Alberta Labour Wage Settlements and Negotiations Update -Q1 2022

Alberta Labour Wage Settlements and Negotiations Update -Q1 2022

The Current Economic Environment Introduces Head-Scratcher Interactions at Collective Bargaining Tables

Several economic pushes and pulls create head-scratcher moments at collective bargaining tables as negotiators assess:
  • where the fair deal resides, and
  • how best to communicate that to rank and file members.
This phenomenon presents unique challenges for negotiations conducted by human resources and labour relations practitioners, and union leadership.

Oil’s Influence on Negotiations

Oil prices soften to $100.28, and the WCS price differential increases to $11.90/barrel. Alberta’s overall economic activity is up 4.5% year over year, bouncing somewhat from 2019 and 2020 depressed levels. Overall, these factors send positive messages to negotiators currently in collective bargaining.

Employment Impact on Collective Bargaining

Unemployment decreased to 6.8%, with a 69.4% labour market participation rate and 1.1% population growth yearly. While, on the surface, negotiators view this as a positive trend in collective bargaining, they need to realize there is significant displacement within the labour market. 

Inflation and Negotiations

Those engaged in collective bargaining must realize that inflation pressures are not the result of a growing, healthy economy. Instead, it is the result of commodity pressures, supply chain issues, government policy, regulation, taxes and spending. All of which increase the risk profile for employers.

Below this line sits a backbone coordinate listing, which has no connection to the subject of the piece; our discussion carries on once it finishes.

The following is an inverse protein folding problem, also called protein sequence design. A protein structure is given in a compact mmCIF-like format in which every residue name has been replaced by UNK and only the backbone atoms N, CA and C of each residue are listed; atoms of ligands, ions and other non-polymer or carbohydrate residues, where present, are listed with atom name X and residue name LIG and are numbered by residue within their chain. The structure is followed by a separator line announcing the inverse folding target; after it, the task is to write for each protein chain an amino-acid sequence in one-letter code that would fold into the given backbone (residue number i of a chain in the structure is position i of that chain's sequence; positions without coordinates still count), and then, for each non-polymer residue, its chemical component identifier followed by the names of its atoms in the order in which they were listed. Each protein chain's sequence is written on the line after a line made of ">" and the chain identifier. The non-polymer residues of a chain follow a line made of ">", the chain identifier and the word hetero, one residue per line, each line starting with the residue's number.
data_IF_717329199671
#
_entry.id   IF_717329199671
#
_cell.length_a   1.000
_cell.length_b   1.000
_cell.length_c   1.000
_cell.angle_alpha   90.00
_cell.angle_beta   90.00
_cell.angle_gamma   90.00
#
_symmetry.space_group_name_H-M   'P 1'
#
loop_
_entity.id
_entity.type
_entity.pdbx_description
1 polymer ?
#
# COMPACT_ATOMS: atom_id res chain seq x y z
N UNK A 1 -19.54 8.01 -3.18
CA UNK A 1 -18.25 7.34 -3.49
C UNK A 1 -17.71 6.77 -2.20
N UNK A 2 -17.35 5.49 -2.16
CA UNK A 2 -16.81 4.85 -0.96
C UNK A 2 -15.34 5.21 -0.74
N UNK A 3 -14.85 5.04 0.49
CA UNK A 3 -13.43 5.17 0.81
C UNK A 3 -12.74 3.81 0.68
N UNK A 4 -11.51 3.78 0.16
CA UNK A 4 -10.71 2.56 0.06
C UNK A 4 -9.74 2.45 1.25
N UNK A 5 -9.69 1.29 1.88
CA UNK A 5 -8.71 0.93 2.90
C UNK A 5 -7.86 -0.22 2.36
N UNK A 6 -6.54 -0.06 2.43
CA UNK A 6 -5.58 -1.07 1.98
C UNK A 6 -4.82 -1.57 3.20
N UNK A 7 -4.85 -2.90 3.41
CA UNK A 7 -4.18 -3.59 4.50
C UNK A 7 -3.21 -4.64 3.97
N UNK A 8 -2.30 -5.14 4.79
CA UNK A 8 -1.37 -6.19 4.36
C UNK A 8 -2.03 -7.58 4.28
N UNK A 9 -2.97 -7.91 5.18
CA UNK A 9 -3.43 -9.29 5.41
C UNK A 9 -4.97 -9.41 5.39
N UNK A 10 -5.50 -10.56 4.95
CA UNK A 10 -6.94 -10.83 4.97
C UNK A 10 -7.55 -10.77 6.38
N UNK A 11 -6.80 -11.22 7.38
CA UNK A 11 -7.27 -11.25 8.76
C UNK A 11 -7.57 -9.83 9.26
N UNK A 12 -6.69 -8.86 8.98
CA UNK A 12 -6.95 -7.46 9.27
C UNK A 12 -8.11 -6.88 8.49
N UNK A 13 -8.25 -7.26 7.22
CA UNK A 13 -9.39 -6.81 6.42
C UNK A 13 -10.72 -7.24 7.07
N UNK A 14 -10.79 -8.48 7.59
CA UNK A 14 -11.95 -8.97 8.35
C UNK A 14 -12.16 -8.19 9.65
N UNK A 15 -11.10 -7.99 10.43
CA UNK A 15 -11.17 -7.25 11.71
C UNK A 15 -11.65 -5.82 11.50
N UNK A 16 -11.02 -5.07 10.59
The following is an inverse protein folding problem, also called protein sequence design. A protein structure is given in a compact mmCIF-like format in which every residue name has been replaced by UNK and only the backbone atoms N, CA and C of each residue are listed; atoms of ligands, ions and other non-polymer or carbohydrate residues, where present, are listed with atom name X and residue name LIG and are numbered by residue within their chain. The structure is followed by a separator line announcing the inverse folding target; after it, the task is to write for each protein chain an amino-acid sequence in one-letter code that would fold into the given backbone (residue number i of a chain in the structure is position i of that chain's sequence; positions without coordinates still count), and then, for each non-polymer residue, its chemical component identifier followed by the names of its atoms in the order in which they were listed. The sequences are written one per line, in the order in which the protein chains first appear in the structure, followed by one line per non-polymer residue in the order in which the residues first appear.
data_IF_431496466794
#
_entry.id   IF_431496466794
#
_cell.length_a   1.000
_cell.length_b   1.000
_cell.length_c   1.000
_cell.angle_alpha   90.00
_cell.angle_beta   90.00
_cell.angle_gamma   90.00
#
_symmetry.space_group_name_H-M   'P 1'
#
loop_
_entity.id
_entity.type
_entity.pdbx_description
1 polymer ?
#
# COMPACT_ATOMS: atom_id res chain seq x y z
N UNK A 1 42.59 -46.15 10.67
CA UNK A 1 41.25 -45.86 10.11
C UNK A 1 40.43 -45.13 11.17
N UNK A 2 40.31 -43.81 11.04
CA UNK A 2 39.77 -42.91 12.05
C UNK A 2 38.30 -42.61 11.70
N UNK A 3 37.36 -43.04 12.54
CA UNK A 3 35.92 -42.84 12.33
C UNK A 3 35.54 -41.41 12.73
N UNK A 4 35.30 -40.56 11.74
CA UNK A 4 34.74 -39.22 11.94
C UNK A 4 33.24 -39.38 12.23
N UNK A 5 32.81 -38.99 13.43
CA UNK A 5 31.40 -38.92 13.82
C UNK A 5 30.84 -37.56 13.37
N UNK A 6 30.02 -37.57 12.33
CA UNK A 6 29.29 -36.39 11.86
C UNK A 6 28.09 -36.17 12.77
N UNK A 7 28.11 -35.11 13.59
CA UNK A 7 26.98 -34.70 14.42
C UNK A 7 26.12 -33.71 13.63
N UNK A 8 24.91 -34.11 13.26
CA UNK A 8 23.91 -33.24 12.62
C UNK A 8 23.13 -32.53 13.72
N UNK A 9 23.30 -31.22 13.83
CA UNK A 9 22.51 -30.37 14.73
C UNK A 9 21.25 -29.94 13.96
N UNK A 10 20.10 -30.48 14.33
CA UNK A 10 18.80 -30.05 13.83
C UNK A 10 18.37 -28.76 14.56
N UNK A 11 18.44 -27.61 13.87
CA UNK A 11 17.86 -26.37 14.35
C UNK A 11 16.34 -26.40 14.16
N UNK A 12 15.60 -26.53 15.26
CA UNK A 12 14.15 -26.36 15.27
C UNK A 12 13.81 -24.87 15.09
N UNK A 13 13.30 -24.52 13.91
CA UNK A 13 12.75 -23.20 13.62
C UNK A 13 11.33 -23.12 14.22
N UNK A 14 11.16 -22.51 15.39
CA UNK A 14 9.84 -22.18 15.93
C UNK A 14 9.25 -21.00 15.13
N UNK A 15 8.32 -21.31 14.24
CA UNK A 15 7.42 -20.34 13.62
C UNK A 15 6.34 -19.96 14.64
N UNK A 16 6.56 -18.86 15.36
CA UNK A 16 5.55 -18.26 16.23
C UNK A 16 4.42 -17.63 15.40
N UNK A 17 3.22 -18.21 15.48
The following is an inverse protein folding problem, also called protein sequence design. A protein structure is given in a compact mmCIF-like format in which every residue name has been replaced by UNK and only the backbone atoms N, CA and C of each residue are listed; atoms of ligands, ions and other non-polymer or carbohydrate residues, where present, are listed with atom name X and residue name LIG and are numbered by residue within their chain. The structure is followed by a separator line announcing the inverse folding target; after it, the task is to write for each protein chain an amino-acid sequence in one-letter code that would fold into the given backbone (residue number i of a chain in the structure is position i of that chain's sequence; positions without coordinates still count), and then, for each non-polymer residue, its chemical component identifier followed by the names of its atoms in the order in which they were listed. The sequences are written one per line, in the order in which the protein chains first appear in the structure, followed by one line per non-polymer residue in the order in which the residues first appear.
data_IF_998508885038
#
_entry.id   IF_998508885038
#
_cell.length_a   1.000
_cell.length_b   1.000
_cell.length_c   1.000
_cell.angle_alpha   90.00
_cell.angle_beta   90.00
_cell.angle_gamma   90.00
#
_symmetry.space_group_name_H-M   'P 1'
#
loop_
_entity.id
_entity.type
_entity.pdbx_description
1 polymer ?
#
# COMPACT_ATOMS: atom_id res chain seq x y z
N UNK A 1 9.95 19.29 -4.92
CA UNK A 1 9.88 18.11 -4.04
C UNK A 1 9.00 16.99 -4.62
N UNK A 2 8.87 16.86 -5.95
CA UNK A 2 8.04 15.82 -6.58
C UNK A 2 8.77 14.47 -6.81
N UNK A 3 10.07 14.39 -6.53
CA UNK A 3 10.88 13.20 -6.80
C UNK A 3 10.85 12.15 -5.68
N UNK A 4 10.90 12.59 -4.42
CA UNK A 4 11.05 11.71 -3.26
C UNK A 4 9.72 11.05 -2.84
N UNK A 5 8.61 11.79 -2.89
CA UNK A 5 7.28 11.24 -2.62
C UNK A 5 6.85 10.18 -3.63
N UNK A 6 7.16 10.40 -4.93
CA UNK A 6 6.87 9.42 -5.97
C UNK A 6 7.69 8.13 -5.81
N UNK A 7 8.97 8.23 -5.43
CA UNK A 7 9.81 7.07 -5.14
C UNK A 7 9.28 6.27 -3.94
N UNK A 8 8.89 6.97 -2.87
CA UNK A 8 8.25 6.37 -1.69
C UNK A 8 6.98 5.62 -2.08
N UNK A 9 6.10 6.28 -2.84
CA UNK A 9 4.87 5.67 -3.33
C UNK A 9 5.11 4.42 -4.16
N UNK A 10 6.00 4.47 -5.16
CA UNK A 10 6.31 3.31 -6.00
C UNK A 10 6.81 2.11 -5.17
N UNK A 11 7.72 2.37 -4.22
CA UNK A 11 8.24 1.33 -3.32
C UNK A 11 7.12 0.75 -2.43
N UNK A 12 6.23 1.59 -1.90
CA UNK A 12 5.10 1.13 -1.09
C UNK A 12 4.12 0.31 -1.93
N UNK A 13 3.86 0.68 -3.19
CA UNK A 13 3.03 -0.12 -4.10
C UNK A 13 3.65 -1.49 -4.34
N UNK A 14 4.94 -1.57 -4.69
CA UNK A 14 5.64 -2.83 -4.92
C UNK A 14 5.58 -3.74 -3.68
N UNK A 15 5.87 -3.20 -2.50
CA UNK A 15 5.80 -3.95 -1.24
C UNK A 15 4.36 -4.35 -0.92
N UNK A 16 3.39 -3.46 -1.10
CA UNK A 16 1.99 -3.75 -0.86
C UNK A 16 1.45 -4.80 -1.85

Earnings, Average Wages and Collective Bargaining

Average weekly earnings are up 3%. A significant portion of that increase results from overtime and not hourly wage increases. Average hourly wages remain unchanged (0% increase) year over year.
The split between earnings, CPI/inflation, and wage rates present an inconvenient truth for negotiators currently engaged in collective bargaining. Now is not the time for a significant wage increase, except for perhaps the lowest earners – to offset growing costs of essential expenses.

Collective Agreement Negotiations

So how have negotiators at collective bargaining tables responded? Alberta’s February Bargaining Update shows 2022 settlements averaging 0.91%, 2023 settlements averaging 1.87%, and 2024 settlements averaging 1.70%.

The gap between inflation and wages is symptomatic of a great deal of increased risk, unfriendly business policy and environment, and policies with the stated goal to make certain activities more expensive for Canadians in support of greening the economy. These upward pressures are not the result of a confidence-inspiring, predictable and healthy growing economy, so employers are appropriately cautious and reluctant to lock into structural operational cost increases.